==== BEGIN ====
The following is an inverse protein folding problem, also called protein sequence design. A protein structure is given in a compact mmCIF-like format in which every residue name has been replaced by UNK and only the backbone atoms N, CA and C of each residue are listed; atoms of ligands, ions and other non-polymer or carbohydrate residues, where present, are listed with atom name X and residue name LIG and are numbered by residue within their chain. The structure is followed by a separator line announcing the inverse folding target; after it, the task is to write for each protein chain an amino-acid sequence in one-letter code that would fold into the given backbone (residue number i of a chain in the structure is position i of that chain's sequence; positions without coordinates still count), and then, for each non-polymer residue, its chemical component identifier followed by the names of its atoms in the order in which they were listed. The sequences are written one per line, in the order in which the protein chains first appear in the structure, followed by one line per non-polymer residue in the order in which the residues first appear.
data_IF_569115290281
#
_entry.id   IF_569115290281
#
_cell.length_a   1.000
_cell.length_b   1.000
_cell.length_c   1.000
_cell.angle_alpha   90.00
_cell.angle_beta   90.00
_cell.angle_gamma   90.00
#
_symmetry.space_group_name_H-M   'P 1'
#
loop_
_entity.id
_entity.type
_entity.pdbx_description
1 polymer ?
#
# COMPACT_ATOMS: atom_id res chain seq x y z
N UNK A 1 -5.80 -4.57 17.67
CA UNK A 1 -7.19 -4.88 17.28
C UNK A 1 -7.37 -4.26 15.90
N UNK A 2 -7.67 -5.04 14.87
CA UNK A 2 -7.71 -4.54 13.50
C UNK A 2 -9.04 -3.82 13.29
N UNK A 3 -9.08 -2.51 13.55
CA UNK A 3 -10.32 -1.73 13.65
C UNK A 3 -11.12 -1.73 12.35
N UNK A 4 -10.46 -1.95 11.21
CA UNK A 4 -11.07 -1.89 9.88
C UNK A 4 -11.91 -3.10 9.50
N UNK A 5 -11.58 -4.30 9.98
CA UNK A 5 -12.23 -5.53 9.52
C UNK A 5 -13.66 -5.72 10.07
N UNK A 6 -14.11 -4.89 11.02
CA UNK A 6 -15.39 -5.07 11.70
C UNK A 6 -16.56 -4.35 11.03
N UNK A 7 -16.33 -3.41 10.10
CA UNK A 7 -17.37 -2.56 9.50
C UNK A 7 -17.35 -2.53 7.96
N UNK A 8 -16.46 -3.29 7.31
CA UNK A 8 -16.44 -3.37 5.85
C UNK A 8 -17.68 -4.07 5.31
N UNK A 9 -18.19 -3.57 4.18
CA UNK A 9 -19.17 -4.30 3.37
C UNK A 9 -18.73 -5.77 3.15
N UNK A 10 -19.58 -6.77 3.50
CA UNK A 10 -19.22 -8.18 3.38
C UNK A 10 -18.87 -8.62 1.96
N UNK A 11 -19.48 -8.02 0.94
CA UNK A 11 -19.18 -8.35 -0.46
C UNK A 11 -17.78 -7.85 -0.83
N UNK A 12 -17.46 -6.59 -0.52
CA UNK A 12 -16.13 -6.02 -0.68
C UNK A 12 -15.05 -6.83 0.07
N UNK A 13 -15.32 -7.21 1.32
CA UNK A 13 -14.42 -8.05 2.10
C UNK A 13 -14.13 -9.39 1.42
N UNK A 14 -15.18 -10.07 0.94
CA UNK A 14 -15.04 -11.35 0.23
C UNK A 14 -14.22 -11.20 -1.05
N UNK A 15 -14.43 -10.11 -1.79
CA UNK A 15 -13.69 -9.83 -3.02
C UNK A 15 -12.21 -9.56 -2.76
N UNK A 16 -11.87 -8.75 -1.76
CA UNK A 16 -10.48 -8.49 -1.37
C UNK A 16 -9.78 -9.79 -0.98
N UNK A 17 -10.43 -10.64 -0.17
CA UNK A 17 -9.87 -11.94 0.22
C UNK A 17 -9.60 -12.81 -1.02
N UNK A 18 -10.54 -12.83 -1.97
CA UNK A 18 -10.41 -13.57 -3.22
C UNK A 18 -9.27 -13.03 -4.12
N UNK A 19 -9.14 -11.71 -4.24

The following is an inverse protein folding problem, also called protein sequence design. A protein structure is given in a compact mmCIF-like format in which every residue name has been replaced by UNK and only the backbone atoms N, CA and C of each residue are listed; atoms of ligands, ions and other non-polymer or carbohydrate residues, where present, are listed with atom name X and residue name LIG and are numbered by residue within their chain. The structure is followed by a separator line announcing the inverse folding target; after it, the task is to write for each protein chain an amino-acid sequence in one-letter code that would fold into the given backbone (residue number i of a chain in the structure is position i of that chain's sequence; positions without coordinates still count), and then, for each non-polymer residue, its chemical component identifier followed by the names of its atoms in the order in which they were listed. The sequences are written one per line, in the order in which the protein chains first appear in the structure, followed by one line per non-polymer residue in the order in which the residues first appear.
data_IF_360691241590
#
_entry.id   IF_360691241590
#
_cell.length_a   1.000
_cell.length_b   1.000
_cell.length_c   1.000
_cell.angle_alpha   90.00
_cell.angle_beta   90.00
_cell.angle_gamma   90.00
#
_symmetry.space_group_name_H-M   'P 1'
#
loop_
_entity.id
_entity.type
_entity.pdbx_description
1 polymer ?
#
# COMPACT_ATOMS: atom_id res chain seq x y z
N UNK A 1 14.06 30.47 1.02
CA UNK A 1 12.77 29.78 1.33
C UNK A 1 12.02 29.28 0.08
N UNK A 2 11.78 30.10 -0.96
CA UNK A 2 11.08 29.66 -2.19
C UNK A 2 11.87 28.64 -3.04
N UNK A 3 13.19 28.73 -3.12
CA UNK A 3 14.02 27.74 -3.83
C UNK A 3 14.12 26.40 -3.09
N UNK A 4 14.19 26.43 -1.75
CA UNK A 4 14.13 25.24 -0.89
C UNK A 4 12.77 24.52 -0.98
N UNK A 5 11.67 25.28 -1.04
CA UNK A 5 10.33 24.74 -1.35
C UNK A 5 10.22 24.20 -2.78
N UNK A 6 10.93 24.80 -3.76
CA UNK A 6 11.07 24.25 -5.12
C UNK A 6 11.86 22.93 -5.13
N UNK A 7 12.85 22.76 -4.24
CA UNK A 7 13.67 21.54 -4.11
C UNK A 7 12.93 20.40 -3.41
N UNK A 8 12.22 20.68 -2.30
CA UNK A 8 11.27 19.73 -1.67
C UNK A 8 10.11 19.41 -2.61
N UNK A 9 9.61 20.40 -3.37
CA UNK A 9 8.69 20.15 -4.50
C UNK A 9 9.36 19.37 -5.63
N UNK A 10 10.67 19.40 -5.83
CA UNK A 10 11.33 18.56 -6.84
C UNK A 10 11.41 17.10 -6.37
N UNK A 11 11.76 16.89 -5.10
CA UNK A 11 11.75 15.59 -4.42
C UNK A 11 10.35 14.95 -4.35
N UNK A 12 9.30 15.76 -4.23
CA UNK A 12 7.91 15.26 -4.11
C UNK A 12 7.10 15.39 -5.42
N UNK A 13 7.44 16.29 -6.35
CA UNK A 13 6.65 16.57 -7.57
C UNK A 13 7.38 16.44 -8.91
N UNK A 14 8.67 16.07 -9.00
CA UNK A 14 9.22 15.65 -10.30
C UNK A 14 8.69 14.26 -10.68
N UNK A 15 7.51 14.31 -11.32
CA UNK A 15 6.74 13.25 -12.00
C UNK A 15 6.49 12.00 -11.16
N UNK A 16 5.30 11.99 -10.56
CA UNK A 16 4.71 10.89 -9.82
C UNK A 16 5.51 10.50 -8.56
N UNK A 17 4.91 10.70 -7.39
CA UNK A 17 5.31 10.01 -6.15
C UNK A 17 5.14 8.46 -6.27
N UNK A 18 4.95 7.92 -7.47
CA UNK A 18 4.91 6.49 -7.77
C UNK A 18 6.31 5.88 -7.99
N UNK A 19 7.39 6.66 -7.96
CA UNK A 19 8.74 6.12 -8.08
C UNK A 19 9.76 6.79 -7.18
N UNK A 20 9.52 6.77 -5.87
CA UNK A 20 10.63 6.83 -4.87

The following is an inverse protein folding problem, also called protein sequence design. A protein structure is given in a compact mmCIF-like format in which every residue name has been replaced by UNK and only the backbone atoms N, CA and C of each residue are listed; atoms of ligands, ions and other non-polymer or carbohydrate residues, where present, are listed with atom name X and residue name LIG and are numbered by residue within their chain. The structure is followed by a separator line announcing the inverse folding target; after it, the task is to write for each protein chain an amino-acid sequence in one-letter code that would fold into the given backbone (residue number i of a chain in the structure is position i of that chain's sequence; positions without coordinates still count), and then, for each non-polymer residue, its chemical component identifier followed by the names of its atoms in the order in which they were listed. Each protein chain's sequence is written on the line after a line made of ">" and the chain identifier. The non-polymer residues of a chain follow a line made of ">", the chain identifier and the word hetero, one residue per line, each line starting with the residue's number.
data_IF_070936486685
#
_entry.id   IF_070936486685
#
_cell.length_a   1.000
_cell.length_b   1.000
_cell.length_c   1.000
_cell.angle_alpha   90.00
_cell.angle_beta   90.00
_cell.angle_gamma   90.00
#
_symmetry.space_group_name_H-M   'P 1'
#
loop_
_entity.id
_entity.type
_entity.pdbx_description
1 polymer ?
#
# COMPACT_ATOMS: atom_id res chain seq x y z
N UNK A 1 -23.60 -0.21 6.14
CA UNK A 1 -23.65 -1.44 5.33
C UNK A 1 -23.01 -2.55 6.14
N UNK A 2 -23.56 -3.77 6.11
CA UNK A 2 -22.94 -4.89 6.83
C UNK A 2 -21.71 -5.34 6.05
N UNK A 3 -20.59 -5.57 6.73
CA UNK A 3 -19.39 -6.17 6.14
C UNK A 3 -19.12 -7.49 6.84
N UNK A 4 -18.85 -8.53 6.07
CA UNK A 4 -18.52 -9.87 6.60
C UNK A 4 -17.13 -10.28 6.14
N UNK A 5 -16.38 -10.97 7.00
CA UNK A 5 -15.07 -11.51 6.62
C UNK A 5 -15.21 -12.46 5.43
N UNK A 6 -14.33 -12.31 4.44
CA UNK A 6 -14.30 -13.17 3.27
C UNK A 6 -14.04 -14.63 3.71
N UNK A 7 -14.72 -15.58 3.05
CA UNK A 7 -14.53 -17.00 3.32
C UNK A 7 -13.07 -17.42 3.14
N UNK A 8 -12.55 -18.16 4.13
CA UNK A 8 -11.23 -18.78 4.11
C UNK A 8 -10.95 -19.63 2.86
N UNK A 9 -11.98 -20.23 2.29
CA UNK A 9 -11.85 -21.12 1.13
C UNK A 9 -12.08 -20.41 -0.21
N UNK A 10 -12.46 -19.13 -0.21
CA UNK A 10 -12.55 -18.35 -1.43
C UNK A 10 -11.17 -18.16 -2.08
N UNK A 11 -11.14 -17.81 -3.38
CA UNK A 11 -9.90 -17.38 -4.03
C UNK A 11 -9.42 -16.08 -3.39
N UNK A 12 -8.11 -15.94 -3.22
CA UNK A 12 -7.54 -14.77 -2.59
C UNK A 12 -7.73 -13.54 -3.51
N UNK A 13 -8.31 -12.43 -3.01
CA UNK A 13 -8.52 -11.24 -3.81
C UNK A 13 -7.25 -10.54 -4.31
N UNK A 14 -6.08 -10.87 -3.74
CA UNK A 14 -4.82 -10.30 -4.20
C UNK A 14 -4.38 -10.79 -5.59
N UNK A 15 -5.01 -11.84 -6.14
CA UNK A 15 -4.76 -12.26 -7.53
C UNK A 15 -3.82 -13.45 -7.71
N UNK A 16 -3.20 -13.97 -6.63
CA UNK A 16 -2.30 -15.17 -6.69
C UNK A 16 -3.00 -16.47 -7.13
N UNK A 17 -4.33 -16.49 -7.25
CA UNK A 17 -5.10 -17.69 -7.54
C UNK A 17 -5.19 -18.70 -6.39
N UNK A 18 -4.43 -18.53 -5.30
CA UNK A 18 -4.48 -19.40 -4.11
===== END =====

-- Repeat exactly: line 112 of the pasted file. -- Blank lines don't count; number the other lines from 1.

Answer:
C UNK A 5 10.22 24.20 -2.78